It always seemed to me that a second half was missing from the aphorism “If the shoe fits, wear it.” I’ll take liberties and suggest “If it doesn’t, go bespoke.” One day in St. James’s, I dropped in on what might be the longest-running dynasty in shoe making. Misters John and Jonathan Lobb were kind enough to meet with me and give me a tour of the bespoke workshop in the lower-ground floor of what used to be home to the carousing Lord Byron. Our afternoon involved less sherry.
History of John Lobb
Both Lobbs, fourth and fifth generation respectively, are skilled last-makers, as well as custodians of the family business. In the middle of the nineteenth century, the first John Lobb came to London from Cornwall on foot, and through a fortunate combination of luck and skill established himself as bookmaker to King Edward VII. For the past century and a half, the Lobb family have been turning out some of the world’s finest footwear from the heart of SW1.
“I guess I was 19 or so when I had my first pair made,” remarked Mr. Jonathan Lobb, “you have to wait for your foot to stop growing, otherwise it’s just a waste. My father took my measurements and made my last himself, so there was an additional family connection as you would expect, being a Lobb. You only appreciate the shoes more as years go by, when you still have them fifteen years later.” After university, Jonathan returned to his roots and as any apprentice would, he tried his hand at clicking, making, closing, last-making, and other stages of the craft. Finally, he settled on last-making like his father and is extremely proud of what he does – and rightly so.
Ever modest, he insists “you only learn as you work, so I would say for the first ten years or so I wouldn’t call myself a ‘skilled craftsman.'” Each craftsman is highly-trained in a specific area of the process, each of which is a completely different art from the next.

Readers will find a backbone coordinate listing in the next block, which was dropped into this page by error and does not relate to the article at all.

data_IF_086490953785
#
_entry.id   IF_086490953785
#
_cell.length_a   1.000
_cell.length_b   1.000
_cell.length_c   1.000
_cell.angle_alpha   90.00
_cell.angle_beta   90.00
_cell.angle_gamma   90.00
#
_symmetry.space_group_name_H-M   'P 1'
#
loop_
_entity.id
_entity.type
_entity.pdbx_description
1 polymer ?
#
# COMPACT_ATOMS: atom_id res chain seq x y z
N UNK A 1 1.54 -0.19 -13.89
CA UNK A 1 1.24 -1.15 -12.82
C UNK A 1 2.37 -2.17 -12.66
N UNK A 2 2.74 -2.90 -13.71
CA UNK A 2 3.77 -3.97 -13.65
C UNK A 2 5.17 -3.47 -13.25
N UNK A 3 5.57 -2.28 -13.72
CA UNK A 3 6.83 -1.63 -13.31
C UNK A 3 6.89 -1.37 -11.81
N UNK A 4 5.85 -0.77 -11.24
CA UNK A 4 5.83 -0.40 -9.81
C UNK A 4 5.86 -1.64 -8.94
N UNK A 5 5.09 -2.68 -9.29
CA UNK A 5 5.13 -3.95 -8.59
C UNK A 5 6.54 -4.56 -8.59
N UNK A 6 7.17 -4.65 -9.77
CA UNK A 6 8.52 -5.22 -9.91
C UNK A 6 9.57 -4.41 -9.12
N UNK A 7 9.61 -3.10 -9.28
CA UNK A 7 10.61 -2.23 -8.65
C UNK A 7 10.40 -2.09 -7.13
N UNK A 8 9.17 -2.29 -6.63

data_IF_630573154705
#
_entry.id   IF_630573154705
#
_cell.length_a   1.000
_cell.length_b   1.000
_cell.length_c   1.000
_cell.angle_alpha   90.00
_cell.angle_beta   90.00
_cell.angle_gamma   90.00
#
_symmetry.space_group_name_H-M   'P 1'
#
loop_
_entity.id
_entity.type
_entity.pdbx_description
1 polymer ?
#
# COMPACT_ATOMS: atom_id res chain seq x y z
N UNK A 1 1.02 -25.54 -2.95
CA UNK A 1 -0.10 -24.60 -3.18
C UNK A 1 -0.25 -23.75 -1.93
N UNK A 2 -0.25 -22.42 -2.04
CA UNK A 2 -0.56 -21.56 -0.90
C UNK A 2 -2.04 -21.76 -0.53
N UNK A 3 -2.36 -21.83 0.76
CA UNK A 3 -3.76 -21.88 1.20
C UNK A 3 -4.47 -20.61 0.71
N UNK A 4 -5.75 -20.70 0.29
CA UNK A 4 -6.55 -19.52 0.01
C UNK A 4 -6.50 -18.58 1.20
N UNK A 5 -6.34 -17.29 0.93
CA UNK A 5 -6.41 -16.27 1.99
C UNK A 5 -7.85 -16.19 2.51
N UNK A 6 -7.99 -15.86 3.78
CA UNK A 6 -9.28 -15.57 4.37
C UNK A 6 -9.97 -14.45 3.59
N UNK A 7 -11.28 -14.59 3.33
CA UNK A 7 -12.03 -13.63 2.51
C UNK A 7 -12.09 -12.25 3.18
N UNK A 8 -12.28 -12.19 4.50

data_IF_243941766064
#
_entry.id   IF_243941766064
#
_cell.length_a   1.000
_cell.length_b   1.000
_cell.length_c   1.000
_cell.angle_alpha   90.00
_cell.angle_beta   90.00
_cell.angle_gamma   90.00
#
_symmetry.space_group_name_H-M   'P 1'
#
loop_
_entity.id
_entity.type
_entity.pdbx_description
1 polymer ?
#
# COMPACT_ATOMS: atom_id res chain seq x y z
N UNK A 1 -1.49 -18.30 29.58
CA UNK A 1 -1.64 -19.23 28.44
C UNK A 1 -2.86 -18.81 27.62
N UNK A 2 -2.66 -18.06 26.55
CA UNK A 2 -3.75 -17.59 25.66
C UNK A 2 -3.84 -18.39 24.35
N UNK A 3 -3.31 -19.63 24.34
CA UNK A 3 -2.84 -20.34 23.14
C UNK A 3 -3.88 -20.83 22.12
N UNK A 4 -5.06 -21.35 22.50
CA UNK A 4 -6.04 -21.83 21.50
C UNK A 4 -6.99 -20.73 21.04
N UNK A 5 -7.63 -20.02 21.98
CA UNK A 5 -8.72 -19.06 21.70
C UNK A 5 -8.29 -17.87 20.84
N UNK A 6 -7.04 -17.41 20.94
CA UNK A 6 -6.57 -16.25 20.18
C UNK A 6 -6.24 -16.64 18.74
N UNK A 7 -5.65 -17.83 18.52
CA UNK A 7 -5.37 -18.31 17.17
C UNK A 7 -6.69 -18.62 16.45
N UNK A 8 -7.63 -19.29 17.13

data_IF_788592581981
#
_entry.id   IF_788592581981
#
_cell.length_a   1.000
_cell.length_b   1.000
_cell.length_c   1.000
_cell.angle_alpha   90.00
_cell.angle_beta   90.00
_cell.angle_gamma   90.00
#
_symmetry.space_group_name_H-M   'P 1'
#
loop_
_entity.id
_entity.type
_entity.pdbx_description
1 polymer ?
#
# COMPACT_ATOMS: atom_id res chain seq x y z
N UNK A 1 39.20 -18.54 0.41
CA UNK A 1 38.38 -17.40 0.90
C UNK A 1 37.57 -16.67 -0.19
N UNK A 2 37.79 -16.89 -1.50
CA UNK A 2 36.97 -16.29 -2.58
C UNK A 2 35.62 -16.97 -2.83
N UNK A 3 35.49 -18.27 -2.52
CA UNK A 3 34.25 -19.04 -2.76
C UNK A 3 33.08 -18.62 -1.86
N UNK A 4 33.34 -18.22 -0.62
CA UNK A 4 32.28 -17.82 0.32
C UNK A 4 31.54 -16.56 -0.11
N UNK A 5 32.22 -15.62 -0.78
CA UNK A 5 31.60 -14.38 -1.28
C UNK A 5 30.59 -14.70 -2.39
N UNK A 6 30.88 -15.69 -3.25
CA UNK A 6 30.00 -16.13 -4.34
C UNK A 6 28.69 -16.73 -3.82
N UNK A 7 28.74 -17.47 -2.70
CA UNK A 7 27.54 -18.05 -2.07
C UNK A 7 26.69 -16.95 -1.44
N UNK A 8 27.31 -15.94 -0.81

The Lobb Bespoke Shoe
First, a last-maker measures your feet and hand carves the last (model on which the shoe is made) from beech wood. This specific wood is hard enough to be durable, but not so hard that it cannot be precisely sculpted, sanded, and shaped to be a perfect fit. After the last is made, a pattern is drawn for the uppers and given to a clicker. Clicking is the technical term for cutting leather, and the clicker takes the pattern and ensures that the uppers are properly cut from the optimal pieces of hide. Then the uppers are assembled by the closer. With the uppers closed, and the sole and heel pieces also clicked, the whole bundle goes to the maker, who assembles the shoe. After this, a brilliant polish and they’re finally yours.
This makes it all sound so easy, but during this time, the client comes in for fittings, with the maker adjusting the actual shoe and the last-maker adjusting the last to match, ensuring that future models will require less adjustment. Shoetrees are duplicated from the last, and after you take your new creations home, your last joins thousands of others in the vaults under St. James’s Street. You’ll be in good company, with too many famous authors, artists, and public figures to name stashed in the same shelves. The whole process can take months, but the rewards are well worth the wait.
As times change, and people are “dressing up” less, the Lobbs find themselves making more casual footwear, and less boots and formal footwear. As for my two cents, those formal pumps, barely visible at the back of the picture to the right are as good as it gets. But, my bucking the trends aside, Lobb is showing no signs of slowing. While other craft-based firms are struggling to find new trainees, Jonathan informed me that Lobb have never had to seek out trainees. The best come to them and the best of the best are taken on. No surprises there.
The Lobb Video
The Address:John Lobb
9 St. James’s Street
Tel:+44 20 7930 3664
Fax:+44 20 7930 2811
Monday-Friday: 9 a.m.-5:30 p.m.
Saturday: 9 a.m.-4:30 p.m.